“But you can give him stability.” Says Yakov and he he looks so old all of the sudden. “You can give him a home. I can’t give him that.”
Viktor takes the bottle and drinks deep. He doesn't look at his uncle.
“I’m a graduate student studying Russian Literature, Yakov.” Viktor says after a long silence. “I have classes to teach and a thesis to write. That isn’t exactly a recipe for stability.” He huffs a sigh. “I’m sure he doesn’t want to go to America either...his home is in Russia.”
Yakov examines him for a moment before drinking the rest of his glass. “Look.” He says finally. “I wouldn’t ask if there was another option. His grandfather is old and sick. I don’t have a home for the boy. You, Vitya, are the only option.”
“But Katya and I…” Viktor starts, but then stops. His sister, like his skating, is something that he doesn’t like to think about, much less talk about.
He turns instead to look at his nephew, at Yuri. He’s still sitting in that corner, dressed in black clothes that are a bit too small for him, and staring at the ground like he wants to fight it. God, he looks so young. And so small.
He’s got nobody left without Katya. Viktor knows that feeling.
“He needs a home.” Yakov says, following his gaze. “He needs you.”
Viktor has a thousand reasons to say no, a thousand very good reasons. He doesn’t want a kid-shaped hole blasted on the middle of his comfortable life. But Yakov is looking at him with something dangerously close to pleading in his eyes and Viktor can still see Yuri out of the corner of his eye, small and pale and so very alone.
Viktor knows he’s a selfish person.
“Fine. He can come with me.”
But that doesn’t mean he wants to stay that way.
The funeral is short and cold.
Viktor doesn’t cry.
His sister was a stranger to him. Even growing up, they were never close. Viktor spent his time on the ice and Katya spent hers elsewhere. He never found out where. He never cared to.
And then he left for America and he didn’t look back.
Crying now would be dishonest. It would be holding onto grief that wasn’t his.
He watches, dry-eyed, as a coffin is lowered into the cold, hard earth. A priest is droning on in Russian. The sky above is the color of slate.
Yuri is crying.
Viktor is standing a few feet away from his nephew and he watches as Yuri clings to his grandfather and angrily tries to suppress the tears trickling down his cheeks. His grandfather is a stooped old man with lines around his eyes and his mouth who Viktor has only ever spoken to in passing.
Viktor spends a selfish moment wishing that the old man weren’t so sickly. If he was hardier, he could take Yuri in. Yuri clearly loves him. It would be a better arrangement for everyone.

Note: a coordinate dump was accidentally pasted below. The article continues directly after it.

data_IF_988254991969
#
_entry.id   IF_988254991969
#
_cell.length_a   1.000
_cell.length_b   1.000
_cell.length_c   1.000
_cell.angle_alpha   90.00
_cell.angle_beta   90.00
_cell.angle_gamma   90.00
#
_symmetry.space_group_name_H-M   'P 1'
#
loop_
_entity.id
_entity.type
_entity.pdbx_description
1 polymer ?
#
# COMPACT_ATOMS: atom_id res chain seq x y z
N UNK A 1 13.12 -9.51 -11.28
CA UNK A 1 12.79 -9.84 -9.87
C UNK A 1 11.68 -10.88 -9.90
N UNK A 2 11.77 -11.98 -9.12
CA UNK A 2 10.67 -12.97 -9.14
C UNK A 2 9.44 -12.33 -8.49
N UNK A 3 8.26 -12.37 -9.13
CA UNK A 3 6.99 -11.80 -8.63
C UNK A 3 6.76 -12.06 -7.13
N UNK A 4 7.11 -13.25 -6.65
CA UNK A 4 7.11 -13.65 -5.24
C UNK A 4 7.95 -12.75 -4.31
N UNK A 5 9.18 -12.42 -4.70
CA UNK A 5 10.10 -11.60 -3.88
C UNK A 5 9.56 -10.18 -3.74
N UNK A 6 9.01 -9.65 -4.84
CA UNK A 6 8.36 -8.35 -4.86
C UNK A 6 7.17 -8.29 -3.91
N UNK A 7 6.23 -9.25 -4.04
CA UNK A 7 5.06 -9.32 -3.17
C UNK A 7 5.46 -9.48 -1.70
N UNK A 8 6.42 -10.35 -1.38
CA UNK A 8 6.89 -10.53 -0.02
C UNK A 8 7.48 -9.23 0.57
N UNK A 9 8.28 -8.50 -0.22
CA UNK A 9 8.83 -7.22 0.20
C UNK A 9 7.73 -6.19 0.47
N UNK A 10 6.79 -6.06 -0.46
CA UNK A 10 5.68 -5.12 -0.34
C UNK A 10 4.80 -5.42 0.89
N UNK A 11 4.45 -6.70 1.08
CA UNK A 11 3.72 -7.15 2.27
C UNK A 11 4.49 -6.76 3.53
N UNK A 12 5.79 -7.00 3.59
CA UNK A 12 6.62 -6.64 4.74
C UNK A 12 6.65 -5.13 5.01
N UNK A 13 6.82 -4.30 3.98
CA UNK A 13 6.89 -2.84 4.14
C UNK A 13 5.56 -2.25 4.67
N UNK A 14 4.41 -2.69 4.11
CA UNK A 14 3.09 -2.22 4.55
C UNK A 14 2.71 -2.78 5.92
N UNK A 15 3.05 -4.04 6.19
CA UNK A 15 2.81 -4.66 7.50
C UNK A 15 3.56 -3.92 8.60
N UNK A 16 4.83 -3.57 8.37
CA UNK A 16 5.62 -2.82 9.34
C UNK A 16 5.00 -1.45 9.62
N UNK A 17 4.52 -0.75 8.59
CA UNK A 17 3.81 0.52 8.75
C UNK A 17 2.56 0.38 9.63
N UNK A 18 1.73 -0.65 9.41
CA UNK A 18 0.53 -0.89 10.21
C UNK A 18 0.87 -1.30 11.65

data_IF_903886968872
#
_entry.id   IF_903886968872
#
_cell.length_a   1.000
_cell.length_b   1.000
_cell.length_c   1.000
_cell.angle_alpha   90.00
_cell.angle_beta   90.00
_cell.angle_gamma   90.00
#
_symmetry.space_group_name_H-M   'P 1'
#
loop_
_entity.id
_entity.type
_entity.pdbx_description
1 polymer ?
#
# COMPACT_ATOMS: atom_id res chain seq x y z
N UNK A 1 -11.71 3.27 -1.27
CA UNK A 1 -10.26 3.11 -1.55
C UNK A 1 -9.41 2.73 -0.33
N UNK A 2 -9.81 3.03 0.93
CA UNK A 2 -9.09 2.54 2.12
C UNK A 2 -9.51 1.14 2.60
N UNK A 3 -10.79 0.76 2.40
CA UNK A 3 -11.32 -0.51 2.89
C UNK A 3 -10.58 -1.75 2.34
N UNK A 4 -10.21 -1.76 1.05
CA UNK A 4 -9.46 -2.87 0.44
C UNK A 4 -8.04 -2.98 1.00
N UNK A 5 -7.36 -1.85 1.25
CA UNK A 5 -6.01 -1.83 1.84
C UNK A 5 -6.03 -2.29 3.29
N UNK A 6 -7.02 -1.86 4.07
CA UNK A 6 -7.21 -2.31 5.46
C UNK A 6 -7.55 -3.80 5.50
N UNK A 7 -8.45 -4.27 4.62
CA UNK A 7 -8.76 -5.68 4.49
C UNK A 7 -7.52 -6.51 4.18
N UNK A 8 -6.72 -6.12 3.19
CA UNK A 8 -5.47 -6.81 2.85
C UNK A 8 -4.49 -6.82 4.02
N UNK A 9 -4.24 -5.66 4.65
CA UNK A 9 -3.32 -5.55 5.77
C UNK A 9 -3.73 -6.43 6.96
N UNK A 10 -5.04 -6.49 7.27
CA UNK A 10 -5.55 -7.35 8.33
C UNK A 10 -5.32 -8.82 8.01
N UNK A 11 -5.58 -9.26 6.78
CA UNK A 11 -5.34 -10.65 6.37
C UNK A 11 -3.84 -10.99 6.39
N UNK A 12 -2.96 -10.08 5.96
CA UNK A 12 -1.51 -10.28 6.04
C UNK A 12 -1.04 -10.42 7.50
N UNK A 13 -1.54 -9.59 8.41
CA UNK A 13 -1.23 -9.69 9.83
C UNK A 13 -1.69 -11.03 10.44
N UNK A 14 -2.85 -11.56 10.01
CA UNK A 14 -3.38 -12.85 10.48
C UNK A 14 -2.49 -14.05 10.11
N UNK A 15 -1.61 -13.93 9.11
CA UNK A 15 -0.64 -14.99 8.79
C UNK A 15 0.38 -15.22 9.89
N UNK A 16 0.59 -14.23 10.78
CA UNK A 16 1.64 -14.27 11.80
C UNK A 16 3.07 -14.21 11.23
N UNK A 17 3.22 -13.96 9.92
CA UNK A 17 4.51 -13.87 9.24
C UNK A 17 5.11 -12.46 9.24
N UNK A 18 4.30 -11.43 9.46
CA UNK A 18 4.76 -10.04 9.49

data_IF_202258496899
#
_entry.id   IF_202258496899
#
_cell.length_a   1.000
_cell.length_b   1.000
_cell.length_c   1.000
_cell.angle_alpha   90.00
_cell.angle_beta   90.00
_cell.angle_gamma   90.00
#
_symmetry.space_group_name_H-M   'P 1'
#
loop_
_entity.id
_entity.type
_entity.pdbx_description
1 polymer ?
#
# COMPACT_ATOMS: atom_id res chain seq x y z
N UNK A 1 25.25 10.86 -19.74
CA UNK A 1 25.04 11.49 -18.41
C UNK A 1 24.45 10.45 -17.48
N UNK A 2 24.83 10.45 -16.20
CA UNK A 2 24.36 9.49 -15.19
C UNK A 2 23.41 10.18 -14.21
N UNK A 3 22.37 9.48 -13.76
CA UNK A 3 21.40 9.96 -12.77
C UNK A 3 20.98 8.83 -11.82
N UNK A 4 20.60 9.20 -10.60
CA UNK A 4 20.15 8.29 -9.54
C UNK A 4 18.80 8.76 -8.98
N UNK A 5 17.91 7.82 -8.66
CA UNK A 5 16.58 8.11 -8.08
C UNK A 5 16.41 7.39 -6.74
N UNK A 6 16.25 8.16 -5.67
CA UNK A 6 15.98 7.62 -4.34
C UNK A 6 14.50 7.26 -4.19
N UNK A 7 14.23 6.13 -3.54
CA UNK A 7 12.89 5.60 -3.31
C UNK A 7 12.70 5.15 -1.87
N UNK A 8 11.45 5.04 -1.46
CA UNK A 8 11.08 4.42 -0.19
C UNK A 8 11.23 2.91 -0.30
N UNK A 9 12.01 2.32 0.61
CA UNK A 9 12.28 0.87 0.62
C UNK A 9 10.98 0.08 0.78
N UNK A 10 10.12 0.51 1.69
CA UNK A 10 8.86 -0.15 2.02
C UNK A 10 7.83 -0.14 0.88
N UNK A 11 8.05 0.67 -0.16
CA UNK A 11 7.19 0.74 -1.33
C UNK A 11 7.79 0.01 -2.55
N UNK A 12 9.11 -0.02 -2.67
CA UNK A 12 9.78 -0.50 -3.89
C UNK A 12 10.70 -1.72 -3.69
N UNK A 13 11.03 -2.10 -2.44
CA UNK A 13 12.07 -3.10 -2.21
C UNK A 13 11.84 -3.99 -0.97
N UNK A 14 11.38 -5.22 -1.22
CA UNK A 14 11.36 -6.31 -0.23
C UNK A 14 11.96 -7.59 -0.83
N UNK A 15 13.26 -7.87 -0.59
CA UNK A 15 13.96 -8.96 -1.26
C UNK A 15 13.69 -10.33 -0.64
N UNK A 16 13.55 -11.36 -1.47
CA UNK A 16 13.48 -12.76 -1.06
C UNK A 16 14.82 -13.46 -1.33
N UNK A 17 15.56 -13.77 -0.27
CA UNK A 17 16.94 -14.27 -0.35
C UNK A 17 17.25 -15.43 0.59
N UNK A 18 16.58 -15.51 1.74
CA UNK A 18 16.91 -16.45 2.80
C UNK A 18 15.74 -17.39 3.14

Viktor sighs and looks back to the hole in the dirt. He wonders if anyone has even bothered to tell Yuri he’ll be going back to America with the uncle he hasn’t spoken to in years.
“I’m sorry.” He says, so quiet that the wind yanks it away before anyone can hear it. It’s fine. He’s not sure who it’s for, anyway.
Yuri was not told he would be going to America.
Yuri is not told until roughly five hours before Viktor needs to be on his plane back. Viktor kind of wants to kick Yakov in the face. Yakov, apparently thinking it would be easier just to shove the kid on a plane without asking for his okay, packed up all of his stuff without actually telling Yuri.
Now Yakov, Yuri’s grandfather, Viktor and Yuri are standing in the kitchen surrounded by Yuri’s packed suitcases.
“So,” Yakov grumbles after his short explanation on Yuri’s new living situation is done. “It is going to be best for everyone if you go to America with your Uncle.”
“This asshole?” Yuri borderline shrieks. “I don’t even know him!”
Yuri is incandescent with rage. He spits and howls and claws at everyone who tries to force him out the door.
It takes over an hour. He only calms down enough when his grandfather takes him aside and has a quiet word with him. Yuri comes back, face still alight with anger, but he follows them into the car and allows them to drive him to the airport.
He doesn’t speak during the plane ride. He doesn’t speak during the drive home.
He doesn’t speak for a full day after they’re back at Viktor’s apartment. He just sits around and practically vibrates with anger. Viktor is trying not to press him, to give him time to process and everything.
But, like...he has an angry-looking twelve-year-old sitting on the middle of of his couch. Glaring at him anytime he comes close.
Okay. This could be worse. Viktor can’t think of how at the moment, but it could be worse. Possibly.
“I’ve enrolled you in school.” He says tentatively. That’s something that seemed important to do, so Viktor went after his classes were all done and got it done. Yuuri should be able to start on Monday.
Viktor frowns. “I know I’m not an expert, but that doesn’t seem like ordinary language for a twelve-year-old.”
“And stop talking in English!” Yuri snaps. “I can’t understand when you go that fast!”
“Ah, I apologize.” Viktor slips back into Russian like an old coat; unworn, but still familiar. “I’m used to English after being in America so long.”
“I hate English.” Yuri says.
“You speak it, though.” Viktor tries. “Yakov said that he helped to teach you.”
“I still hate it.”
They sit in silence for a while. Then Yuri breaks it.
“I hate you too.” Yuri says, not looking at Viktor.
“Hate me?” Viktor is genuinely surprised. “Why?” They don’t even know each other. He didn’t think Yuri knew him well enough to hate him.
“My mom hated you.” Yuri says flatly.
Viktor can’t help his full-body flinch.
“That isn’t exactly…” He tries, but Yuri just snorts derisively.
“Oh, she hated you.” He says. “I’m sure she did.”
Viktor swallows and gives up. “Yeah,” He says. “I know.”
Dinner is a muted affair after that.
A week passes and then two and soon January is sliding into February. The snow outside softens into a thick, grey slush that clings to the hem of Viktor’s pants and ruins his second-best pair of shoes.